Why ‘True Life: I Had My Cousin’s Baby’ Is Not As Shocking As You'd Think
The newest episode MTV's True Life airs on Thursday night, and judging by the sneak peak, it's going to be an interesting one; it's titled "I Had My Cousin's Baby." The episode follows two women, Grace and Alexis. Grace and her cousin and husband, Dylan, have two children together and are moving to Los Angeles to escape the stigma they face at home. Alexis is six months pregnant with her cousin Andrew's baby, and the show chronicles her plight to get her family to accept her choice to be with and have children with her cousin.
While True Life usually takes on unusual stories, cousins marrying and/or procreating isn't actually that unusual, it's just culturally taboo. While Grace and Alexis' situation might seem unorthodox to many Americans, cousins marrying isn't all that uncommon here, and it's even more common abroad. In fact, the practice is really only stigmatized in the U.S. We're the only western country with laws against first cousins marrying, and even then, only half of U.S. states ban it, according to ABC News. Still, 200,000 cousins wed in the U.S. every year. Worldwide, a full 20 percent of married couples are comprised of cousins.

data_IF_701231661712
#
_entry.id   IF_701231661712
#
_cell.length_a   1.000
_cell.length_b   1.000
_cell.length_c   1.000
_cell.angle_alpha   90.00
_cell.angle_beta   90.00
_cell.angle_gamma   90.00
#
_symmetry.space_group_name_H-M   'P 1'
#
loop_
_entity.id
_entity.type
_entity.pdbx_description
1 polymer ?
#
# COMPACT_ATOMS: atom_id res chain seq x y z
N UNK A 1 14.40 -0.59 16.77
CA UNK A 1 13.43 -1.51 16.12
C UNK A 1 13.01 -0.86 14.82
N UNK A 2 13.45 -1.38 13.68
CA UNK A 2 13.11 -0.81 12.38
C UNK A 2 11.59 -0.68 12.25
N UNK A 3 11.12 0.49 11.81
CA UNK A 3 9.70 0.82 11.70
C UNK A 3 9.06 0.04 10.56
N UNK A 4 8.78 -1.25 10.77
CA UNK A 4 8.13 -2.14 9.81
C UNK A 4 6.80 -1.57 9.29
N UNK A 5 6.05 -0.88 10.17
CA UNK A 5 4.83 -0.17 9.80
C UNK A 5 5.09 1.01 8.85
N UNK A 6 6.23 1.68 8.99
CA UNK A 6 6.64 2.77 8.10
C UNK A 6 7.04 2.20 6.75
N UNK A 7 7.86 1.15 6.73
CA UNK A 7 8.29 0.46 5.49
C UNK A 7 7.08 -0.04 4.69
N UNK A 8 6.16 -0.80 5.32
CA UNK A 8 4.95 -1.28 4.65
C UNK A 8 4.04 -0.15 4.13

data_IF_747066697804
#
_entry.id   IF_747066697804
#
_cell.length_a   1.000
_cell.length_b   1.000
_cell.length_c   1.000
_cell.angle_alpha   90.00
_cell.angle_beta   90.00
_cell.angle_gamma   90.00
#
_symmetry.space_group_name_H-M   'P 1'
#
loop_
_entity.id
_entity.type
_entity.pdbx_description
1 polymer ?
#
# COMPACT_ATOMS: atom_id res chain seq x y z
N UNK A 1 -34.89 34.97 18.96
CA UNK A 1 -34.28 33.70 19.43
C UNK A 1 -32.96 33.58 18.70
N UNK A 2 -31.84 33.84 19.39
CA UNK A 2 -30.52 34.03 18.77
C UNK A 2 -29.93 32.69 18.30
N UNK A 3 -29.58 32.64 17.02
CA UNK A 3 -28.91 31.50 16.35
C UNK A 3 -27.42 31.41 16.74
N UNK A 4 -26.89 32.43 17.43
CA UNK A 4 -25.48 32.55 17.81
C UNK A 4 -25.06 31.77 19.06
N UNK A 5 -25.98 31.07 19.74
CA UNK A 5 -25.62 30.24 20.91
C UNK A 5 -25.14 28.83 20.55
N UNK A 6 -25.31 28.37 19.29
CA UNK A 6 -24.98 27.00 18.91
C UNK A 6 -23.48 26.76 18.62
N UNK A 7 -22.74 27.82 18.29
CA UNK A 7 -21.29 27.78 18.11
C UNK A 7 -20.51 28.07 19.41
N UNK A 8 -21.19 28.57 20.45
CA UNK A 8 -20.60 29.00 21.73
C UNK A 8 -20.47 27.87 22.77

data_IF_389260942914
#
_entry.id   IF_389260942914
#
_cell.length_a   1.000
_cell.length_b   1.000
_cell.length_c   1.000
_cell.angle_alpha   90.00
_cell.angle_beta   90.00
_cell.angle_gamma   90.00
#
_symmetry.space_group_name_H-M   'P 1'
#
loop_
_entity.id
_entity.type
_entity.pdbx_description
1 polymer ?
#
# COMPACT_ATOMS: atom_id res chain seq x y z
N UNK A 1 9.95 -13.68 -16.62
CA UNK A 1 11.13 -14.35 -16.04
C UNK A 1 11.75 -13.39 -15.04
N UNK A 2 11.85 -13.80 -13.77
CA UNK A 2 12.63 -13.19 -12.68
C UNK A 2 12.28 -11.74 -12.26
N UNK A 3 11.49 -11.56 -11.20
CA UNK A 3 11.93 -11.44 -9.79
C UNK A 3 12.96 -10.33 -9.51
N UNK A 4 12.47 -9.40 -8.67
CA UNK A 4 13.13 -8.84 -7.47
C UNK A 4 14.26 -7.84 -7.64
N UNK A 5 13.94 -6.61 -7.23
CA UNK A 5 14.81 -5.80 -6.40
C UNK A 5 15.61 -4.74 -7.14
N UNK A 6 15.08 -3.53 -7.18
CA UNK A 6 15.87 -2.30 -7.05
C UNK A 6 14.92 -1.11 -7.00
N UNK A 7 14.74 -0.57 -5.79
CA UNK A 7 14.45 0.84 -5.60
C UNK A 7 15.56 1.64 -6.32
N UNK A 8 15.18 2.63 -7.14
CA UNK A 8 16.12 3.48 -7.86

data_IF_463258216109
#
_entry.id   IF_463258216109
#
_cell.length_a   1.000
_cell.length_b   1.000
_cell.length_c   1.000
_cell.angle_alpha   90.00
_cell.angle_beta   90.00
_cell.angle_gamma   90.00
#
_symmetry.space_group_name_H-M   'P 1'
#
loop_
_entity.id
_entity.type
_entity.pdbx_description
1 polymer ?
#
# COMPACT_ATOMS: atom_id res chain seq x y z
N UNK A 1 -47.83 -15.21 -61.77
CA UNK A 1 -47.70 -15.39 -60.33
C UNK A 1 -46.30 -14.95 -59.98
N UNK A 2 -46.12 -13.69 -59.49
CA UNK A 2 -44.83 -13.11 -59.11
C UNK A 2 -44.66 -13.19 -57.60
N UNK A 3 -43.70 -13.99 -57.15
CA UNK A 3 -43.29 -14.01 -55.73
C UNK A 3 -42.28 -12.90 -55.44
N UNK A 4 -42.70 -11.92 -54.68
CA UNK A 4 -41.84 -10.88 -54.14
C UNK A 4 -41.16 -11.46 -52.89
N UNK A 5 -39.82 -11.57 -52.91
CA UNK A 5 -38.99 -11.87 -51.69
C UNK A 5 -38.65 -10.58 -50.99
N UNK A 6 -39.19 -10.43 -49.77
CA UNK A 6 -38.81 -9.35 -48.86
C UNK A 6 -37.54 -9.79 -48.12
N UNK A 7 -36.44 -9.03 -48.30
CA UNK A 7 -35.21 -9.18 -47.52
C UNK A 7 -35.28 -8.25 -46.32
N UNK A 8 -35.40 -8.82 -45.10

The American stigma against cousins procreating is tied to the idea that cousins who have kids together produce children with birth defects. But according to a study by the National Society of Genetic Counselors performed in 2002, the risk of serious birth defects only increases by a couple of percentage points when the parents are cousins. The New York Times reported that the general population faces a birth defect risk of 3 to 4 percent, and cousins only face an additional 1.7 to 2.8 percent risk. To put that in perspective, a mother in her 40s has a 10 percent chance of giving birth to a baby with chromosomal defects. And having a baby with your aunt's baby doesn't mean that your baby won't be intelligent: ABC News reported that Albert Einstein's parents were cousins.
With this subject matter, True Life has an opportunity to portray cousins having kids together as loving, normal couples who just happen to have a grandparent in common, but it's also the chance to dispel some of the myths around their relationships. It's about time that a show took on this complex issue.
Marrying and having kids with a first cousin isn't nearly the big deal that some people think it is, and I hope audiences show sensitivity in their responses to these stories. Really, the worst problem these couples face as cousins is that, because they share an extended family, they'll only be getting half as many gifts at their baby showers.